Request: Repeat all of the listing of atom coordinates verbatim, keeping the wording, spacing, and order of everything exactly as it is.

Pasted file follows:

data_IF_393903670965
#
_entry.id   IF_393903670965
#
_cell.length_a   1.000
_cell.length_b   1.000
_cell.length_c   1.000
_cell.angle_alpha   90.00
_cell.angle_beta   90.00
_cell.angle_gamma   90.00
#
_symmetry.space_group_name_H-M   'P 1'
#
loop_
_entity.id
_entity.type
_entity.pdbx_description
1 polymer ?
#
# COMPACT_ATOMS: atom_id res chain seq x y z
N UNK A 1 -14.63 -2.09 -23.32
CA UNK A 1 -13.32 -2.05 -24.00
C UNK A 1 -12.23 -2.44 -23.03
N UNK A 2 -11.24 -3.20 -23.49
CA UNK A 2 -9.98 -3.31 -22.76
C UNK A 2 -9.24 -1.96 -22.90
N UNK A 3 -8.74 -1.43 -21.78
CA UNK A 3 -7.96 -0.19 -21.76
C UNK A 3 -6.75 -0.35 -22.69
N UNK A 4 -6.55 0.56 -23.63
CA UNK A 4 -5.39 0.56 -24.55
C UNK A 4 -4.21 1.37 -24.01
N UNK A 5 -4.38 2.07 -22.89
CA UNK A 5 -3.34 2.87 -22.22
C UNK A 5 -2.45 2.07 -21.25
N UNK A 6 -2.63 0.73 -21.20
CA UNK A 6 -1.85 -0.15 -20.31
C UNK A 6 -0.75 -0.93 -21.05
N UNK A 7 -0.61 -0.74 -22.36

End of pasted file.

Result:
data_IF_393903670965
#
_entry.id   IF_393903670965
#
_cell.length_a   1.000
_cell.length_b   1.000
_cell.length_c   1.000
_cell.angle_alpha   90.00
_cell.angle_beta   90.00
_cell.angle_gamma   90.00
#
_symmetry.space_group_name_H-M   'P 1'
#
loop_
_entity.id
_entity.type
_entity.pdbx_description
1 polymer ?
#
# COMPACT_ATOMS: atom_id res chain seq x y z
N UNK A 1 -14.63 -2.09 -23.32
CA UNK A 1 -13.32 -2.05 -24.00
C UNK A 1 -12.23 -2.44 -23.03
N UNK A 2 -11.24 -3.20 -23.49
CA UNK A 2 -9.98 -3.31 -22.76
C UNK A 2 -9.24 -1.96 -22.90
N UNK A 3 -8.74 -1.43 -21.78
CA UNK A 3 -7.96 -0.19 -21.76
C UNK A 3 -6.75 -0.35 -22.69
N UNK A 4 -6.55 0.56 -23.63
CA UNK A 4 -5.39 0.56 -24.55
C UNK A 4 -4.21 1.37 -24.01
N UNK A 5 -4.38 2.07 -22.89
CA UNK A 5 -3.34 2.87 -22.22
C UNK A 5 -2.45 2.07 -21.25
N UNK A 6 -2.63 0.73 -21.20
CA UNK A 6 -1.85 -0.15 -20.31
C UNK A 6 -0.75 -0.93 -21.05
N UNK A 7 -0.61 -0.74 -22.36